Immunopathogenesis of HIV Infection (Symposium 108)
- HIV-Specific Cellular Immune Responses in Patients with Immunologic Control of Viral Replication
Presented by Mark Connors (NIH/NIAID/LIR, Bethesda, MD)
View the original abstract
A critical area of research focus in HIV pathogenesis is to determine the causes of variability in the rate of HIV disease progression. While on average the time from acquisition of HIV infection to AIDS is 10-12 years, there are some people who progress much more rapidly, others more slowly. At the extreme end of the slow progression are the rare individuals who appear not to progress at all -- they are characterized by having HIV RNA levels <50 and normal or near-normal CD4 cell counts even in the absence of HIV treatment. In his presentation entitled "Immune Reconstitution in HIV Infection," Dr. Mark Connors from the U.S. National Institutes of Health (NIH) provided some insight into the characteristics of this rare situation.
Sixteen patients provided blood samples for study. In a case-definition more rigorous than other "long term non-progressor" studies, enrollment required that all participants have HIV RNA below 50 copies/ml (apart from occasional "blips" with intercurrent infections), as well as normal CD4 cell counts and normal CD4:CD8 ratios. Many dated their HIV diagnosis to the mid-1980s, and none had experienced opportunistic infections.
Connors' main findings were as follows: First, a specific genetic profile was strongly associated with HIV control, namely HLA-B57, which was found in fourteen out of sixteen patients. Second, and somewhat surprisingly, there was no correlation between the number of HIV-specific CD8 T-cells and control of replication.
In other words, the proportion of CD8 cells that had specific HIV responses was the same in this group when compared with a group of patients who had progressive disease. Third, and also contrary to prior beliefs, rather than having a broad CD8 response to a wide variety of viral antigens, in fact the HIV controllers had more targeted, or focused, responses. Lastly, the CD4 proliferative response seen in these patients was markedly higher than in patients who have progressive disease. This finding is similar to that shown in Eric Rosenberg's and Bruce Walker's important work in the treatment of acute HIV infection -- where early treatment appears to "preserve" some of these immune responses which otherwise may be lost.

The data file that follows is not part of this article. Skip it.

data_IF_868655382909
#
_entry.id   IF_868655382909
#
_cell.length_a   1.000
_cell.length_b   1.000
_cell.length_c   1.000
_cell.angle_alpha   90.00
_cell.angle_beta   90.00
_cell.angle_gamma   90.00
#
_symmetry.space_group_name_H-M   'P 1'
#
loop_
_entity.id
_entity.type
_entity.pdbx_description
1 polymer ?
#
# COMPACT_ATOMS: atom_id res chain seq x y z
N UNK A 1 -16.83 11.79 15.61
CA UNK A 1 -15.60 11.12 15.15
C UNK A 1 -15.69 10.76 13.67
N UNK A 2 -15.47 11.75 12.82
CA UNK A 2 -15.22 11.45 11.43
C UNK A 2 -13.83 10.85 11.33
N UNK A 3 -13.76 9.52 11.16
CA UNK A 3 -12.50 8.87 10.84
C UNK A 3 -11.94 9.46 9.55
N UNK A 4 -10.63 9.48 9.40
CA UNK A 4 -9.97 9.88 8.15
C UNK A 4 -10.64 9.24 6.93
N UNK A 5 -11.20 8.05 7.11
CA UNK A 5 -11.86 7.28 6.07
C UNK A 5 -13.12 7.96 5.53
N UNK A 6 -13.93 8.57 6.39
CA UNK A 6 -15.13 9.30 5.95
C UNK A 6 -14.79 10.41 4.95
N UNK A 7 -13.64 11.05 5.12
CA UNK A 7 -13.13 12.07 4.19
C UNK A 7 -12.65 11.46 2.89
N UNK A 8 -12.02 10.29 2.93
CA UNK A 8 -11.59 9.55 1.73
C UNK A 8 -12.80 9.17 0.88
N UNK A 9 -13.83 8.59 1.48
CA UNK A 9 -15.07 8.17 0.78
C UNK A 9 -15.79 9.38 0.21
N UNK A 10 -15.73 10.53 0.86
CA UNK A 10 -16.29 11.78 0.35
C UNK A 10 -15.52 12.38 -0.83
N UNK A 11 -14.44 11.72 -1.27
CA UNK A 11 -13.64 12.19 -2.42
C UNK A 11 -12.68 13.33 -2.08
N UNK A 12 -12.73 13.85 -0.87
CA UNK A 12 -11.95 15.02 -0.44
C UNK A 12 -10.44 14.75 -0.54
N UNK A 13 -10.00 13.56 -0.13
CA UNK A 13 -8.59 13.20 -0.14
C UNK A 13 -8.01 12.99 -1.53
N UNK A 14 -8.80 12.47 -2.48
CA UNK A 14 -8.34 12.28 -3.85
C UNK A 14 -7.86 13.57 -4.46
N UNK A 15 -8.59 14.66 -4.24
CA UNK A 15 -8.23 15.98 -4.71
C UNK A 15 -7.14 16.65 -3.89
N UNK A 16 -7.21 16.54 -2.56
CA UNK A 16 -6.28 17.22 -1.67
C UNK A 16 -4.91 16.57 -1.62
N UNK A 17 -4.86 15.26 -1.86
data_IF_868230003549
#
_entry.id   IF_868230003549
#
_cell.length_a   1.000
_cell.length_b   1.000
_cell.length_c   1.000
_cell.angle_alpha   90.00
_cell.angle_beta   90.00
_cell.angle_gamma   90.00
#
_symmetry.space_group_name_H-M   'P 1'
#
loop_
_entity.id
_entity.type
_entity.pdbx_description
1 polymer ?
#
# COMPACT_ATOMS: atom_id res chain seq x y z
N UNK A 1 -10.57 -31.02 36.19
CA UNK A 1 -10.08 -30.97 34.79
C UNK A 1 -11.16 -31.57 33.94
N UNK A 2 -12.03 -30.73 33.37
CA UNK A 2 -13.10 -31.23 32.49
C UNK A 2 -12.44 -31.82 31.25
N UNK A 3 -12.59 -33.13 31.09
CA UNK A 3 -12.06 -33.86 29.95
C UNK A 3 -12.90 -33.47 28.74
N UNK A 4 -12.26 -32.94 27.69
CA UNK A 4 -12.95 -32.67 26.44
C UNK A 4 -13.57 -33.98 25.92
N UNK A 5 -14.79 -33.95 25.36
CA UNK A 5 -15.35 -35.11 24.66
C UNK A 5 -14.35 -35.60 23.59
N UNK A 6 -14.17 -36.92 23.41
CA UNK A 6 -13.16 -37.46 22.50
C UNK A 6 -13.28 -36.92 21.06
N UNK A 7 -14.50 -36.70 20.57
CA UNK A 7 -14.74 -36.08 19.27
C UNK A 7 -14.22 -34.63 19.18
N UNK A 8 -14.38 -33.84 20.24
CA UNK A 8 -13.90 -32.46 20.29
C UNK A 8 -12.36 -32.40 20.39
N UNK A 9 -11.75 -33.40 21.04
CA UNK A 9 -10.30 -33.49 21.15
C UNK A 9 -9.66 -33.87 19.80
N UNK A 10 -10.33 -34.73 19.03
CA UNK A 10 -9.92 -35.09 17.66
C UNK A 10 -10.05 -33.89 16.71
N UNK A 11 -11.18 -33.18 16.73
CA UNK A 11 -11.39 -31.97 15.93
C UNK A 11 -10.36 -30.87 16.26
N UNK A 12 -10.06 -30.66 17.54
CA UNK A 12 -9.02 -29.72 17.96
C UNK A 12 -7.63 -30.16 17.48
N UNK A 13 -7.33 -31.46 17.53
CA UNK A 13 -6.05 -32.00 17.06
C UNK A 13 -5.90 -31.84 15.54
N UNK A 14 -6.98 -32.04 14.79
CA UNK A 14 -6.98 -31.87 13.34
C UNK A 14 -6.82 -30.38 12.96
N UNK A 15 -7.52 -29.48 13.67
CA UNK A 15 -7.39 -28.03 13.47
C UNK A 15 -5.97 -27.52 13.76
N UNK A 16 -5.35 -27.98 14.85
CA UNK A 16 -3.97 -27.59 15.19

However, where Connors' work differs from Rosenberg's work is in the interpretation of the salutatory effects a good HIV-specific CD4 response alone can have on immune control. In looking at a group of chronically-infected patients who had strong HIV-specific CD4 responses, Connors found that cessation of antiretroviral therapy was not associated with virologic control at all. In fact, most of these patients promptly experienced virologic rebound. Furthermore, the strength of the HIV proliferative response dropped dramatically with virologic rebound -- even though the cells to effect this response remained, they simply lost this function. Their persistence allowed the CD4 proliferative response to return promptly when antiretroviral therapy was resumed.
What are the implications of the work presented in this session? Perhaps most importantly, the careful description of the HIV controllers will help guide the surrogate markers which are likely to be critical in vaccine and immune-based therapy development.
Additionally, the data on cessation of treatment in chronically-infected patients suggests that viremia acts to suppress, not stimulate, some HIV-specific immune responses. This finding acts to deflate one of the stated goals of intermittent therapy, though it does not eliminate the other possible advantages of this strategy which are reduction of cost and toxicity.